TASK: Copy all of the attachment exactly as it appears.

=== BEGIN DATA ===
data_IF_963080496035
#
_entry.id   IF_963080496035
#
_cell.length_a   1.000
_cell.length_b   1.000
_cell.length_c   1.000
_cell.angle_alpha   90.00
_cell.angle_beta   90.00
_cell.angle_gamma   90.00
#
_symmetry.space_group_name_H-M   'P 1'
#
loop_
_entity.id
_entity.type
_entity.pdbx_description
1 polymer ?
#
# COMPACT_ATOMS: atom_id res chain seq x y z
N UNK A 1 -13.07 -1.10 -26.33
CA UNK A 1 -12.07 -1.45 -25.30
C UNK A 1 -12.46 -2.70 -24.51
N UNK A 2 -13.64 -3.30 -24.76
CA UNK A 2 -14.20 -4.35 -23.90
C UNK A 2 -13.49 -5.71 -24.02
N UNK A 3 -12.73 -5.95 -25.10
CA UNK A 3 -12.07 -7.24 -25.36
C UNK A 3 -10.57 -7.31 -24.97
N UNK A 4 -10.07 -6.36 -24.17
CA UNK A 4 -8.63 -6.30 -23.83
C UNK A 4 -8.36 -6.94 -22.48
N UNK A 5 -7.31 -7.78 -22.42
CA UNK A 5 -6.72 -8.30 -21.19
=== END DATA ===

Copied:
data_IF_963080496035
#
_entry.id   IF_963080496035
#
_cell.length_a   1.000
_cell.length_b   1.000
_cell.length_c   1.000
_cell.angle_alpha   90.00
_cell.angle_beta   90.00
_cell.angle_gamma   90.00
#
_symmetry.space_group_name_H-M   'P 1'
#
loop_
_entity.id
_entity.type
_entity.pdbx_description
1 polymer ?
#
# COMPACT_ATOMS: atom_id res chain seq x y z
N UNK A 1 -13.07 -1.10 -26.33
CA UNK A 1 -12.07 -1.45 -25.30
C UNK A 1 -12.46 -2.70 -24.51
N UNK A 2 -13.64 -3.30 -24.76
CA UNK A 2 -14.20 -4.35 -23.90
C UNK A 2 -13.49 -5.71 -24.02
N UNK A 3 -12.73 -5.95 -25.10
CA UNK A 3 -12.07 -7.24 -25.36
C UNK A 3 -10.57 -7.31 -24.97
N UNK A 4 -10.07 -6.36 -24.17
CA UNK A 4 -8.63 -6.30 -23.83
C UNK A 4 -8.36 -6.94 -22.48
N UNK A 5 -7.31 -7.78 -22.42
CA UNK A 5 -6.72 -8.30 -21.19